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Who was “The Angel of the LORD”?

By David Sproule

The following question was submitted:

“In Zechariah 3:6, it says ‘The Angel of the LORD…’” (NKJV).  Why is it that the ‘a’ in Angel is capitalized?  I’ve noticed it in others parts of the O.T. as well.  In Zechariah 4:1, it is a lowercase ‘a.’  In the ESV, ‘angel’ is not capitalized in Zechariah 3:6 but all letters of ‘LORD’ are.  So, why all the differences?”

The Old Testament was originally written in the Hebrew language, which does not have capital letters; therefore, it was the prerogative of the translators to capitalize or not capitalize a word.  An example of this is seen in the above citation, which mirrors a translation’s choice to capitalize (or not) pronouns referring to deity.  While many translations (ex: KJV, ASV, ESV) do not capitalize pronouns (like “he,” “his,” “him”) as they refer to deity, some other translators (ex: NKJV, NASB) chose to capitalize any pronoun (or any word for that matter) that they believed was a reference to deity.  Thus, when a Bible reader of a NKJV or NASB comes across “the Angel of the LORD,” those translators capitalized “Angel,” because they believed “the Angel of the LORD” was a representation of deity, but they did not capitalize “angel” (for example, in Zech. 4:1) when they believed it was not a reference to deity.  In the early chapters of Zechariah specifically, whether capitalized or not, the prophet did make a distinction between “the Angel of the LORD” and “the angel who talked with me.”  Now, was “the Angel of the LORD” deity?  (Remember: In Scripture, the word “angel” simply means “messenger.”)

Reference is made to “the Angel of the LORD” more than sixty times in the Old Testament, with a few of those as “the Angel of God.”  What can we know from these passages about “the Angel of the LORD”?  Let’s take just a few notes.

The first time “the Angel of the LORD” is found in Scripture is in conversation with Hagar in Genesis 6.  “The Angel of the LORD said to her, ‘I will multiply your descendents exceedingly…” (16:10).  Hagar’s reaction was to call “the name of the LORD who spoke to her, You-Are-the-God-Who-Sees” (16:13).  Was “the Angel of the LORD” really God Himself?  Look in the next chapter (Gen. 17) at a conversation between Abraham and God.  “The LORD appeared to Abraham and said to him, ‘I am Almighty God’” (17:1).  “Then God said: ‘And as for Ishmael…I have blessed him, and will make him fruitful, and will multiply him exceedingly” (17:20).  The very thing that “the Angel of the LORD” promised to do for Ishmael (16:10) is the very same thing that Jehovah promised to do for Ishmael (17:20).  “The Angel of the Lord” is deity.

Note just a few other brief examples.  “The Angel of the Lord appeared” to Moses in the burning bush (Ex. 3:2), but for the next two chapters He is called “God” (23 times), “LORD” (23 times) and “I AM” (3:14).  (Note that the New Testament teaches that Jesus is “God,” “LORD” and “I AM” [Heb. 1:8-10; John 1:1-14; 8:58].)  “The Angel of God…went before” and protected Israel by “the pillar of cloud by day and the pillar of fire by night” (Ex. 14:19-20; 13:21-22), but Exodus 13:21 says it was Jehovah, the LORD who “went before them.”  (Note that the New Testament teaches that it was Jesus who went with them [1 Cor. 10:1-4].)  One final example (of the dozens that could be examined) is in Joshua 5-6.  This time, “the Commander of the LORD’S army” stood before Joshua and commanded him to do the exact same thing (i.e., “Take your sandal off your foot, for the place where you stand is holy”) that “the Angel of the LORD” commanded Moses to do (Josh. 5:15; cf. Ex. 3:2-5), but two verses later the text says it was “the LORD” speaking to Joshua (6:2).  “Joshua fell on his face to the earth and worshiped” Him (5:14), and his worship was proper and accepted, unlike the worship of angels (cf. Col. 2:18; Rev. 22:8-9).  (Note that the New Testament teaches that Jesus is the “Commander” [Matt. 17:5] and He is to be worshiped [Matt. 4:10; 14:33; Phil. 2:10-11; Rev. 5:12-13]).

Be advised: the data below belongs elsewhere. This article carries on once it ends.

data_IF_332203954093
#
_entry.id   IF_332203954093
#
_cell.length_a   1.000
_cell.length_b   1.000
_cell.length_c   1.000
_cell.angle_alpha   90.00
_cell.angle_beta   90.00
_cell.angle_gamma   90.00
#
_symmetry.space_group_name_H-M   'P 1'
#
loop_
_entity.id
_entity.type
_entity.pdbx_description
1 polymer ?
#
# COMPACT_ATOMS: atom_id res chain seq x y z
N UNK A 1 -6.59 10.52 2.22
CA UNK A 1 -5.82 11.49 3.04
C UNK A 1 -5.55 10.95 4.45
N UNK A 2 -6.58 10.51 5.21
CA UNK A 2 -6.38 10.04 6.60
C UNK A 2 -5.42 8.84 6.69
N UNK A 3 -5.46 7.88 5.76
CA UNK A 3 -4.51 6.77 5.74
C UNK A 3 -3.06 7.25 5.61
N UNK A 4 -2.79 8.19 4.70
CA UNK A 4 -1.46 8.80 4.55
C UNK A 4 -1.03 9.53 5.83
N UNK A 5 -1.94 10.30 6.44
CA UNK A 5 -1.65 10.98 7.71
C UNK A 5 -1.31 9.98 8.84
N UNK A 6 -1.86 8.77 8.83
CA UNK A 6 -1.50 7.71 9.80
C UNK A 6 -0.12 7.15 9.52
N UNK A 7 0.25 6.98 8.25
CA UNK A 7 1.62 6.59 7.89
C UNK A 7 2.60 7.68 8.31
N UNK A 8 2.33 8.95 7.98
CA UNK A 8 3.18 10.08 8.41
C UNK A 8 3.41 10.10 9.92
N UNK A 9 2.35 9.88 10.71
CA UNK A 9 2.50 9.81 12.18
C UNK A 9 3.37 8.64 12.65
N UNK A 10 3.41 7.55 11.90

The extensive evidence lends credible and substantial support to the conclusion that “the Angel of the Lord” (or “the Angel of God” or “the Angel of His Presence”) was, in fact, deity and even pre-incarnate appearances and interactions of the Christ to man.  Interestingly, Manoah asked “the Angel of the Lord” for His name, and “the Angel of the Lord” said, “Why do you ask My name, seeing it is wonderful” (Judg. 13:17-18).  Do you know anyone else whose name is “Wonderful” (cf. Isa. 9:6-7)?  What a thrilling study!